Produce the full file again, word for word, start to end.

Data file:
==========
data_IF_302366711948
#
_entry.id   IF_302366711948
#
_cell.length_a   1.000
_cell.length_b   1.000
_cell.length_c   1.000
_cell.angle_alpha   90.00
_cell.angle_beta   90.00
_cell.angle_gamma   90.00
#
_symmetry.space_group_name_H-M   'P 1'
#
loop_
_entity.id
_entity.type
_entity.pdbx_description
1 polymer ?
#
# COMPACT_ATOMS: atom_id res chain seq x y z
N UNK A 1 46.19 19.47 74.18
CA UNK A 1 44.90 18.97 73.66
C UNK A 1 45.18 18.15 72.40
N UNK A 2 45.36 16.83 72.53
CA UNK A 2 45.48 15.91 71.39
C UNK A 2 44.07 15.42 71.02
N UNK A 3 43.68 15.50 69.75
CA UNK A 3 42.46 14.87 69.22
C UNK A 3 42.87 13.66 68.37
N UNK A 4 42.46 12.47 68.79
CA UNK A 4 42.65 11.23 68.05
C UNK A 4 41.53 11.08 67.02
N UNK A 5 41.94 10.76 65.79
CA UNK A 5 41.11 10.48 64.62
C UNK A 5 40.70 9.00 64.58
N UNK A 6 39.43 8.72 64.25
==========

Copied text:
data_IF_302366711948
#
_entry.id   IF_302366711948
#
_cell.length_a   1.000
_cell.length_b   1.000
_cell.length_c   1.000
_cell.angle_alpha   90.00
_cell.angle_beta   90.00
_cell.angle_gamma   90.00
#
_symmetry.space_group_name_H-M   'P 1'
#
loop_
_entity.id
_entity.type
_entity.pdbx_description
1 polymer ?
#
# COMPACT_ATOMS: atom_id res chain seq x y z
N UNK A 1 46.19 19.47 74.18
CA UNK A 1 44.90 18.97 73.66
C UNK A 1 45.18 18.15 72.40
N UNK A 2 45.36 16.83 72.53
CA UNK A 2 45.48 15.91 71.39
C UNK A 2 44.07 15.42 71.02
N UNK A 3 43.68 15.50 69.75
CA UNK A 3 42.46 14.87 69.22
C UNK A 3 42.87 13.66 68.37
N UNK A 4 42.46 12.47 68.79
CA UNK A 4 42.65 11.23 68.05
C UNK A 4 41.53 11.08 67.02
N UNK A 5 41.94 10.76 65.79
CA UNK A 5 41.11 10.48 64.62
C UNK A 5 40.70 9.00 64.58
N UNK A 6 39.43 8.72 64.25